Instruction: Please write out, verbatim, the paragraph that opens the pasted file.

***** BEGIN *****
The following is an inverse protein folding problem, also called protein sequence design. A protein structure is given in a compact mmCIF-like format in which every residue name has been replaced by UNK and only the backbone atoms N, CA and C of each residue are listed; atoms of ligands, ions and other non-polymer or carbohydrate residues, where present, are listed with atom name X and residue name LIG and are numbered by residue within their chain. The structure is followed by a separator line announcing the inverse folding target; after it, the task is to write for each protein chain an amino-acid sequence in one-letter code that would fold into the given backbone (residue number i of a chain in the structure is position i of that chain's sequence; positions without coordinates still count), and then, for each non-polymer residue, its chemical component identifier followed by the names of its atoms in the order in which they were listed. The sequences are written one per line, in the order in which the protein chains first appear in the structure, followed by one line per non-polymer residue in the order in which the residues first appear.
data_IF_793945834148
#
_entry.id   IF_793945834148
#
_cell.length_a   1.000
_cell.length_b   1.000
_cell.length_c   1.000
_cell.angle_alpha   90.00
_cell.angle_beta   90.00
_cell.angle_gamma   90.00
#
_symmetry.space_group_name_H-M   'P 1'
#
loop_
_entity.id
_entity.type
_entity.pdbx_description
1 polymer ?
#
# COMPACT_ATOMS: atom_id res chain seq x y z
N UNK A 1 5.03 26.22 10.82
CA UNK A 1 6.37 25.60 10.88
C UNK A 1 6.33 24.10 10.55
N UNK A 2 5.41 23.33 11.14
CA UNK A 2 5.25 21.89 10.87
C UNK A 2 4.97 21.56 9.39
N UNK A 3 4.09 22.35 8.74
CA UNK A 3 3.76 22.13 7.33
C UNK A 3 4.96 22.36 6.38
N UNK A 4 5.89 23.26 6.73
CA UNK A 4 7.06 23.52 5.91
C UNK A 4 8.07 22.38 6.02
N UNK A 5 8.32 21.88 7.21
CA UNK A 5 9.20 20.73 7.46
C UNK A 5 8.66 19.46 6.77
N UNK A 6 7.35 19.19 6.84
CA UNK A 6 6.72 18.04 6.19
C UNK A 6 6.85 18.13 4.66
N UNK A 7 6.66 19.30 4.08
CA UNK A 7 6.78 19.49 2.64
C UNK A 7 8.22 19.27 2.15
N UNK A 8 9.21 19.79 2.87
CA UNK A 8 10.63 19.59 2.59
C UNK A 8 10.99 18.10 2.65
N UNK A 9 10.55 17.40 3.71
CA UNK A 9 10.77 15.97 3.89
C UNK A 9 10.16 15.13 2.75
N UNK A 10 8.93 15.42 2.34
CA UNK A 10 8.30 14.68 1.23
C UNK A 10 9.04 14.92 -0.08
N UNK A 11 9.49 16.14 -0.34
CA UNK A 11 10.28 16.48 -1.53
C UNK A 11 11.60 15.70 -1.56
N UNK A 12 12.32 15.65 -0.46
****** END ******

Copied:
The following is an inverse protein folding problem, also called protein sequence design. A protein structure is given in a compact mmCIF-like format in which every residue name has been replaced by UNK and only the backbone atoms N, CA and C of each residue are listed; atoms of ligands, ions and other non-polymer or carbohydrate residues, where present, are listed with atom name X and residue name LIG and are numbered by residue within their chain. The structure is followed by a separator line announcing the inverse folding target; after it, the task is to write for each protein chain an amino-acid sequence in one-letter code that would fold into the given backbone (residue number i of a chain in the structure is position i of that chain's sequence; positions without coordinates still count), and then, for each non-polymer residue, its chemical component identifier followed by the names of its atoms in the order in which they were listed. The sequences are written one per line, in the order in which the protein chains first appear in the structure, followed by one line per non-polymer residue in the order in which the residues first appear.